This is the conclusion of my Resident Evil-themed blog posts, and what better way to end than looking forward. We all know that RE6 is on the horizon, and there is a mixed feeling of excitement, scepticism and disappointment already among the fans. Before we get into that though, letís rewind a little and begin with RE4. A phenomenal title, a masterpiece of the last generation Ė but also the game responsible for Resident Evilís new direction, thus separating the fans.
Part 1 and 2 were nostalgia trips of the classic games and the underrated Remake. These were the simpler days Ė the games were scary, there were zombies, and everyone loved them. But then RE4 was announced, and everything changed. All the wonderful player limitations that I discussed previously were now gone. Fixed camera angles were replaced by a new over-the-shoulder view; the slot-based inventory system for a new large grid-based attachť case; and zombies for crazy farmer villagers.
Though overused in modern games, when done right zombies are a fantastic enemy and Iíve never lost fascination with them. First, thereís the danger of viral spreading. Zombies can contaminate anyone with a single bite or scratch. You can get away without being eaten alive (which is already one of the worst imaginable ways to die), but if you made the mistake of getting too close youíre still becoming one of them, and youíll soon wish to feast on your friendsí tender flesh. The spreading factor then means ever-increasing hordes to outnumber you, bringing a claustrophobic element where youíre never alone. This was of course executed superbly in RE1ís mansion, but even a larger area like Raccoon City perfectly executed the constant groans and howls of the undead in the background that serve as a haunting reminder that youíre surrounded and may never escape alive. Plus, itís bad enough to witness your friend or survival partner die, but to then see them as a walking corpse and having to kill them a second time can only be a traumatising situation.
Now zombies are simply cannon fodder to new gamers Ė not anything to be feared or threatened by, just another target in the sights of their M16. The current generation has had Left 4 Dead, Dead Rising, Call of Dutyís Nazi Zombie modes, and countless zombie-themed twin-stick shooters. Even Red Dead Redemption and Crackdown have included the lovable beasts for you to hurl grenades at. And thatís fine, because I love all of those games. Itís when Resident Evil also chooses to jump on this trend that problems arise. A single zombie was enough to fuck you over in Remake, but theyíre almost being humiliated as crowds of them can now be dispatched within seconds.
So you can imagine that the decision to remove them completely in RE4 hurt me inside as I read a preview in a magazine. Zombies, the staple of the franchise, the most important factor, what drew me into playing all the games when I was young: gone. It got to a point where I began to lose interest in the series. The screenshots didnít look scary at all. It was daytime, you could see all the enemies in front of you, and again, there were no zombies. Just people. Parasitic organisms, sure, but they still yell in Spanish rather than groan and growl.
Of course, I soon gave into buying the game. It got positively glowing reviews which I didnít expect, and well, it was Resident Evil. I couldnít stay mad at you forever baby.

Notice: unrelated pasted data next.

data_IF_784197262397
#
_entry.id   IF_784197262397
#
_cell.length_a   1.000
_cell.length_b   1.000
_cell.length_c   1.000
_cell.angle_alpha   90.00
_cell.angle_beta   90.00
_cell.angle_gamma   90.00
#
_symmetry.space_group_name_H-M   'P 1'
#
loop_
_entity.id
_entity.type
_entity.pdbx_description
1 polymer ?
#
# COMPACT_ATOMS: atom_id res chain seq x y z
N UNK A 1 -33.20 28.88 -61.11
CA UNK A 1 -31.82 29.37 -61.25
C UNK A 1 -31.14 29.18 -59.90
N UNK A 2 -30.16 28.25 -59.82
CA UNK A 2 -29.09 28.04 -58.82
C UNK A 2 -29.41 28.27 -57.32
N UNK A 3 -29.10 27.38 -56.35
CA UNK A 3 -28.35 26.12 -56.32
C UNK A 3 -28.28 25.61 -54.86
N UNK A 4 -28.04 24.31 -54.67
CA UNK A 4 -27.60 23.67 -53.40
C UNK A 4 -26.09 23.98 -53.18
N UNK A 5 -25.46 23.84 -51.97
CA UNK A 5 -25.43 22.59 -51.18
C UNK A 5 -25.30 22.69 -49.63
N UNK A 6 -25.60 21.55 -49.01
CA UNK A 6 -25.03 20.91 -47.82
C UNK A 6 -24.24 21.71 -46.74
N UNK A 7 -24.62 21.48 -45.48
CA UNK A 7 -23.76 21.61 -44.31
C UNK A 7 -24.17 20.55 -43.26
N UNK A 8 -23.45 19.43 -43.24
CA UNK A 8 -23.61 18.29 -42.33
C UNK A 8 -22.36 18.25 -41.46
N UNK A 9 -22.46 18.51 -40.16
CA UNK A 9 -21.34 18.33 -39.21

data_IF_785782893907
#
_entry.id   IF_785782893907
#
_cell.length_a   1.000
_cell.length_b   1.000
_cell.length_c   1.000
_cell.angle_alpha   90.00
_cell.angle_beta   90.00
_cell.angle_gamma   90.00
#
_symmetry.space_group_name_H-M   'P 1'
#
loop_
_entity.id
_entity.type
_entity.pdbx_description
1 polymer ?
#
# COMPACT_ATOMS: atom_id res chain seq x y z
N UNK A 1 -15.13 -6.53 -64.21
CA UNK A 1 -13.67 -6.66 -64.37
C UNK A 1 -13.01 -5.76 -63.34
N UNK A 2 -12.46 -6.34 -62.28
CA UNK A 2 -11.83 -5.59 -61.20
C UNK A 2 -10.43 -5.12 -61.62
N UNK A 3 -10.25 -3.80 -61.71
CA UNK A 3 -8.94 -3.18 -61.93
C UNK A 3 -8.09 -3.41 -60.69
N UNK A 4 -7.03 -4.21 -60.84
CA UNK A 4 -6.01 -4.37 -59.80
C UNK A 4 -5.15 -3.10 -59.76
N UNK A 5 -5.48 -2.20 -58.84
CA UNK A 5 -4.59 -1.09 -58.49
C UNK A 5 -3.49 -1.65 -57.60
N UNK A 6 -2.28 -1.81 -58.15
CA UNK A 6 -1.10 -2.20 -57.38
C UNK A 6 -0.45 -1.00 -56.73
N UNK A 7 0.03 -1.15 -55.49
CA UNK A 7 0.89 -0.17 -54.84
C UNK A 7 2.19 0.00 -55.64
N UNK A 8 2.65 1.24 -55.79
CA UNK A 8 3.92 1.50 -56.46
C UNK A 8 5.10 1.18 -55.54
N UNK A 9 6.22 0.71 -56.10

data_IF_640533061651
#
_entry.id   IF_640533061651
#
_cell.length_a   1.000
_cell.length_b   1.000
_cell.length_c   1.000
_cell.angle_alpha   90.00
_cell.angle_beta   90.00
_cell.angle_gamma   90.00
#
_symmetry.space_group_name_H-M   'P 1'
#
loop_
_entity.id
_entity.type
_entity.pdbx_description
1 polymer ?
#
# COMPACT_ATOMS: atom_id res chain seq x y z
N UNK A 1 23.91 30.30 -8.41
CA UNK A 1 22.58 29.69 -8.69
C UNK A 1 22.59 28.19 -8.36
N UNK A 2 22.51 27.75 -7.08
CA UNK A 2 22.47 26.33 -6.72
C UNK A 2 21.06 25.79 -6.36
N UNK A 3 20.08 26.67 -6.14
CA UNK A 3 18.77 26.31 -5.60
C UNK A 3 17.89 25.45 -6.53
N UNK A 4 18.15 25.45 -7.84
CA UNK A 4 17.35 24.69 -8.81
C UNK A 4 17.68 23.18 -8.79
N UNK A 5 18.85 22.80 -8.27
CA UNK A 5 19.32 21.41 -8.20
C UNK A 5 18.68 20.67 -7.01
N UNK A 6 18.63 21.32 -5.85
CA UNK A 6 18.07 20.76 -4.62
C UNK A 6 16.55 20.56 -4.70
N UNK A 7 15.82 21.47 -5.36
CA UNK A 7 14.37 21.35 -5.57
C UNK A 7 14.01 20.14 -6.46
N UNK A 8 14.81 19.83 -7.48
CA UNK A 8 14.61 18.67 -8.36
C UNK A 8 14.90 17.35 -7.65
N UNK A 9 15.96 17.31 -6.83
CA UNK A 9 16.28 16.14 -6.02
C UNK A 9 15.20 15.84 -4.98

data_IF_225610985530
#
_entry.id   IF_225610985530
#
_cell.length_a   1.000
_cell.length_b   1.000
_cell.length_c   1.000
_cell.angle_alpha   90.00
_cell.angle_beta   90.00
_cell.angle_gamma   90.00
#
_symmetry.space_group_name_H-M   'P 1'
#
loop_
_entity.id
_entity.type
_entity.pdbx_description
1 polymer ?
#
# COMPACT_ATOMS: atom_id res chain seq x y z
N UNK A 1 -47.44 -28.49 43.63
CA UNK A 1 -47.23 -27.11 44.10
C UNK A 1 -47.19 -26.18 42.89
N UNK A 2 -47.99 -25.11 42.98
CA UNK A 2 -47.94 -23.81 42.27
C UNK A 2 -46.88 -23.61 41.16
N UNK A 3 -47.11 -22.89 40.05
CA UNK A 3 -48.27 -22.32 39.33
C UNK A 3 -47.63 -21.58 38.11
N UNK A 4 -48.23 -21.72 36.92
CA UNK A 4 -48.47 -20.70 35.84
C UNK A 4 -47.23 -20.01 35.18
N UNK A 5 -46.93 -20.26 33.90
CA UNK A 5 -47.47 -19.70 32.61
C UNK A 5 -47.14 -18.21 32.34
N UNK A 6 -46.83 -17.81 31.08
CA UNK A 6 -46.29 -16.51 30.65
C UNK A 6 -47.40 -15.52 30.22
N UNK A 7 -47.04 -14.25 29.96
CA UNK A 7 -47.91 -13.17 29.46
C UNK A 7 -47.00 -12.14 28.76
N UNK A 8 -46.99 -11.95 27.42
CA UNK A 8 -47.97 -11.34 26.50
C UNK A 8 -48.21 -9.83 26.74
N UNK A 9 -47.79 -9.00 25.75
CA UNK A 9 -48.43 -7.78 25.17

Then I played it, and of course, it was one of the best gaming experiences of my life. And I didnít stop playing it Ė I must have completed that game well over ten times across the GC and Wii versions. Although it was fantastic, it wasnít really Resident Evil Ė at least not as Iíd come to learn it. It was scary sure, but in a more tense and panic-inducing manner than the traditional jump-scares. I canít complain because it could have easily been an average or even bad game. Still, thereís still part of me that wants Capcom to ďmake them like they used toĒ. Especially after RE5.
By no means a terrible game, but it seems the most far-removed entry in the franchise so far. RE4 brought the big changes in, sure, but it was still a survival-horror game. It still maintained that sense of loneliness, and really delivered on bringing death around every corner. In RE5, this had all disappeared in favour of the addition of co-op. Thereís nothing to be afraid of when Sheva is constantly beside you to heal you, revive you or kill enemies for you. You donít even get a chance to feel threatened. If you compare this game to the original, aside from the characters the only similarity is the use of healing herbs.
To me, I view the franchise as two different types of games: classic and new-style. As happy as I am with RE4 and as much as I feel it is a worthy entry, you could still essentially replace the character names and remove the Umbrella sub-plot and it could be a different franchise. Sometimes I wonder if this had been a better idea, as the problem is that now Capcom can never go back. Theyíve said themselves that there is no market for survival-horror games anymore, which I personally donít agree with. It makes no sense to go from the king of the horror genre to an average third-person shooter, where itíll constantly be compared to Gears of War until Capcom finally throws in chainsaws and satellite lasers. The gap in the survival-horror market is exactly why they should go back. I know that RE6 will feel like a high-quality game, and that Iím likely to enjoy it. Although Iím not a fan of their business practices, I love Capcomís games. Itís just sad that, as someone who loves both the survival-horror and action-horror that the series has been split into, Iíll likely never see one of those types of games again. And I hope that thereís never a third type: generic action shooter.